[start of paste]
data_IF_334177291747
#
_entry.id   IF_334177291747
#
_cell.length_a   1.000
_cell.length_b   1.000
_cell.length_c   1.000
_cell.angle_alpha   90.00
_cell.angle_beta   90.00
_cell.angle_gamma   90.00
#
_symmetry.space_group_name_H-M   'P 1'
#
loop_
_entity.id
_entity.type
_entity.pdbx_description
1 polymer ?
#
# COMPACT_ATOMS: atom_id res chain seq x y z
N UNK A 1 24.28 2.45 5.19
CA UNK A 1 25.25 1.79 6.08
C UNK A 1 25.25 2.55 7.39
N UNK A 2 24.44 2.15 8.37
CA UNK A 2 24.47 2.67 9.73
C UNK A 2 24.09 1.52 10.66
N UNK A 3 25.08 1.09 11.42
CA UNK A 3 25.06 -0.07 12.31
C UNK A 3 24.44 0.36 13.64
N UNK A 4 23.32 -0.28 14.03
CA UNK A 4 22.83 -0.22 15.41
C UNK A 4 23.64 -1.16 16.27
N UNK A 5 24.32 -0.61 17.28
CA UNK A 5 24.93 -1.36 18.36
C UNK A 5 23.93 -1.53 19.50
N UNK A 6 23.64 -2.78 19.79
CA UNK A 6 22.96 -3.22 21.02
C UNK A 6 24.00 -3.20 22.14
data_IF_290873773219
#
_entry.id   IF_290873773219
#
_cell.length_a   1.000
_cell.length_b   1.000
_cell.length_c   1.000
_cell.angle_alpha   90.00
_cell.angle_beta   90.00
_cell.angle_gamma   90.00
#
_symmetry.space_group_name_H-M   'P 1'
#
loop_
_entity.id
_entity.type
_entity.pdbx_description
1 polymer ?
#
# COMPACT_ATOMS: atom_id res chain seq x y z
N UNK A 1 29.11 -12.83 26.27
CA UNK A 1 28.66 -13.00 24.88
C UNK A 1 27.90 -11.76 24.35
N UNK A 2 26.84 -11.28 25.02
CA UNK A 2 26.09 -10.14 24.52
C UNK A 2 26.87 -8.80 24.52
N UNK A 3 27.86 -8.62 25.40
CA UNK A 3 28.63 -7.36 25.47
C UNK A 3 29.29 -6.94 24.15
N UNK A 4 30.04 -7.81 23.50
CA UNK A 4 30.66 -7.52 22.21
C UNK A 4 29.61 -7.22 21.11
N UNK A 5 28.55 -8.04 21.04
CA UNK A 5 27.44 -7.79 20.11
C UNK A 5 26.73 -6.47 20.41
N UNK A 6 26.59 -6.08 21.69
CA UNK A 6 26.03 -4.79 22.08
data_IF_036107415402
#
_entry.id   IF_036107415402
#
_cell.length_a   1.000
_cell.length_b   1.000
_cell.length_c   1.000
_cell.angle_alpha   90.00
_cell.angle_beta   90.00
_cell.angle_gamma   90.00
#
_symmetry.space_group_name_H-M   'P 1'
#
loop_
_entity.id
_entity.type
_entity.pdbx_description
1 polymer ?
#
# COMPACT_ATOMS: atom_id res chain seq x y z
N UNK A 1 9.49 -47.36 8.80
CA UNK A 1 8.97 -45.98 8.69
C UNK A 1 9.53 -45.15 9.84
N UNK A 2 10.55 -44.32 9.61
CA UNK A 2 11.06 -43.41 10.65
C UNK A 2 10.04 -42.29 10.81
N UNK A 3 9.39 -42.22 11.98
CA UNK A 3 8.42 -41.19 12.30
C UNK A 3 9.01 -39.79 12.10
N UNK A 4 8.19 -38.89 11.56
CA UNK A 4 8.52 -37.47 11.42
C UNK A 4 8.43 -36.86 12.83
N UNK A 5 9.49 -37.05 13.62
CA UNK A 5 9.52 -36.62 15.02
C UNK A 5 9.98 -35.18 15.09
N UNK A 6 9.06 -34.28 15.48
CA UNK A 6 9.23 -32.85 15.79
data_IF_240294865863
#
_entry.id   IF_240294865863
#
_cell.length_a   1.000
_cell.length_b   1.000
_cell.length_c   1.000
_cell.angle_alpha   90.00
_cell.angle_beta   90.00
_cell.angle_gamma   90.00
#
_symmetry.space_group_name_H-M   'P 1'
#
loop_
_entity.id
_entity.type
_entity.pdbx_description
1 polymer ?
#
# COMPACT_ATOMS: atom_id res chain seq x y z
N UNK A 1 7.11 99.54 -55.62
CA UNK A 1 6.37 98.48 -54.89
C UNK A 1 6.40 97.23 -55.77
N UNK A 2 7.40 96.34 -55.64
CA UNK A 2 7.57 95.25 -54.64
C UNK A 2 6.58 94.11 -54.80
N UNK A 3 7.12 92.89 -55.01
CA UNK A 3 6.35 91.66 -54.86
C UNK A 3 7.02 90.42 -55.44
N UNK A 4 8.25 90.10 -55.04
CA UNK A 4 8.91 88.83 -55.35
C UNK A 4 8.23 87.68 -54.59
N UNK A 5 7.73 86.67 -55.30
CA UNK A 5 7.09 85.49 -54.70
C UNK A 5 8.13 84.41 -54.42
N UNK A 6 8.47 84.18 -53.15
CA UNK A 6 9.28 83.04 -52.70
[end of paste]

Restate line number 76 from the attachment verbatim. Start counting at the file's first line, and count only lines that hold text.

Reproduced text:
data_IF_036107415402